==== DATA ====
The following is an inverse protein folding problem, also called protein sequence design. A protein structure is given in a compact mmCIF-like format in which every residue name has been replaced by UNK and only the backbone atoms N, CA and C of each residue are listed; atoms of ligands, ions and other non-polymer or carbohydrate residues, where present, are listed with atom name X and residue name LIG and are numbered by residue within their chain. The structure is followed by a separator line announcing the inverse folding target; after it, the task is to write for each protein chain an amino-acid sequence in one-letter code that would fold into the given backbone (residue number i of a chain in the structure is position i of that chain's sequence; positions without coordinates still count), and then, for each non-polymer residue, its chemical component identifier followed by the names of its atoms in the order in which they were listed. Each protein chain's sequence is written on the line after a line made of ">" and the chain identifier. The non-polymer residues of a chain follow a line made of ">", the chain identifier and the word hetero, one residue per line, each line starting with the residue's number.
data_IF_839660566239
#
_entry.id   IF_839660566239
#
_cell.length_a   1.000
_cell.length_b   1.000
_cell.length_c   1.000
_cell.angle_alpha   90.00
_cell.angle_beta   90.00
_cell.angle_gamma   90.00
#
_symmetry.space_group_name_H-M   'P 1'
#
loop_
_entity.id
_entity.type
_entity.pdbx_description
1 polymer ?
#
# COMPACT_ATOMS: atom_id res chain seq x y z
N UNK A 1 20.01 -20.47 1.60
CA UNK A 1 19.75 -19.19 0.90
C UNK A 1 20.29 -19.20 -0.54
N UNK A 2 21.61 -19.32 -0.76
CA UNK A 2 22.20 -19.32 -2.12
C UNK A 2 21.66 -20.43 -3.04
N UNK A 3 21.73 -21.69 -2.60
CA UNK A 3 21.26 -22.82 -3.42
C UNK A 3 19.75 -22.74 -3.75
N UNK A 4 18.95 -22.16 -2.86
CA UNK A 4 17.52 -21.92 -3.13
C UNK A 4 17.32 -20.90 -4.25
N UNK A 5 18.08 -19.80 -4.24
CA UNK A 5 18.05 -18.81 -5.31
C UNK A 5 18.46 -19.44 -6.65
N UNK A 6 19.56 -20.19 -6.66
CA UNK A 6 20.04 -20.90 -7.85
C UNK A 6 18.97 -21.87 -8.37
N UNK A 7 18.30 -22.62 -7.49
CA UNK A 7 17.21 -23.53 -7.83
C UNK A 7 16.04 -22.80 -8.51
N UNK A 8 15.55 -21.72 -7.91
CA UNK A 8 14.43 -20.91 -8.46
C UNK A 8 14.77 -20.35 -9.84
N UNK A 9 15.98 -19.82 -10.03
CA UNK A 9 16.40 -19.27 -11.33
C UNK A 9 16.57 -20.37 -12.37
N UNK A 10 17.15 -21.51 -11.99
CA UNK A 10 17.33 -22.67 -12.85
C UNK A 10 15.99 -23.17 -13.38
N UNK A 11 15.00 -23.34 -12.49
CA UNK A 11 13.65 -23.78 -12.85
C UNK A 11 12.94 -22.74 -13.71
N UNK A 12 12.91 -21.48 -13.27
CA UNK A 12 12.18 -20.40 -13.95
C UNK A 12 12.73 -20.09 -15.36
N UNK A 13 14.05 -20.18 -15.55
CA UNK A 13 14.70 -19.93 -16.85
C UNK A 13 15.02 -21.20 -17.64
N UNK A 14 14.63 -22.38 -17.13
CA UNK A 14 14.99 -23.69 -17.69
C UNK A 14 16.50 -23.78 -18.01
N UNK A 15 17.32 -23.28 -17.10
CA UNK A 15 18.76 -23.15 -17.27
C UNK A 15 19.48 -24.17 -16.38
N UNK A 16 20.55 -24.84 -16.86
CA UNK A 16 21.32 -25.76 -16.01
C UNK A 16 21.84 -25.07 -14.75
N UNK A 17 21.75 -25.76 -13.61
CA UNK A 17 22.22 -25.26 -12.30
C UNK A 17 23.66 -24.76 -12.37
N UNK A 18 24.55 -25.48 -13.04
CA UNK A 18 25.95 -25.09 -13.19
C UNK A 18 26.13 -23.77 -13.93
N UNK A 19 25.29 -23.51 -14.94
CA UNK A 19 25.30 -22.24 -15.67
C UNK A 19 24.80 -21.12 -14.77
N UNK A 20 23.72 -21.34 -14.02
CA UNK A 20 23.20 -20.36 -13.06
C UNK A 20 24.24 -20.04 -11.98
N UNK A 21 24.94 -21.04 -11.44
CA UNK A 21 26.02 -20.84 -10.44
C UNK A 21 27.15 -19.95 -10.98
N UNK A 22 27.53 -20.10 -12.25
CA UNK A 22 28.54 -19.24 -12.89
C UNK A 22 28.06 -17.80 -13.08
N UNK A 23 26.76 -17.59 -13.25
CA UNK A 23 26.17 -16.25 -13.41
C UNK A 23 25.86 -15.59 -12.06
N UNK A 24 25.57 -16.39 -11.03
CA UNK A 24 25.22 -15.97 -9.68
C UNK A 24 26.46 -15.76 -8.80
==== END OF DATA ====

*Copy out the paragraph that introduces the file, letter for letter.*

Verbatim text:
The following is an inverse protein folding problem, also called protein sequence design. A protein structure is given in a compact mmCIF-like format in which every residue name has been replaced by UNK and only the backbone atoms N, CA and C of each residue are listed; atoms of ligands, ions and other non-polymer or carbohydrate residues, where present, are listed with atom name X and residue name LIG and are numbered by residue within their chain. The structure is followed by a separator line announcing the inverse folding target; after it, the task is to write for each protein chain an amino-acid sequence in one-letter code that would fold into the given backbone (residue number i of a chain in the structure is position i of that chain's sequence; positions without coordinates still count), and then, for each non-polymer residue, its chemical component identifier followed by the names of its atoms in the order in which they were listed. Each protein chain's sequence is written on the line after a line made of ">" and the chain identifier. The non-polymer residues of a chain follow a line made of ">", the chain identifier and the word hetero, one residue per line, each line starting with the residue's number.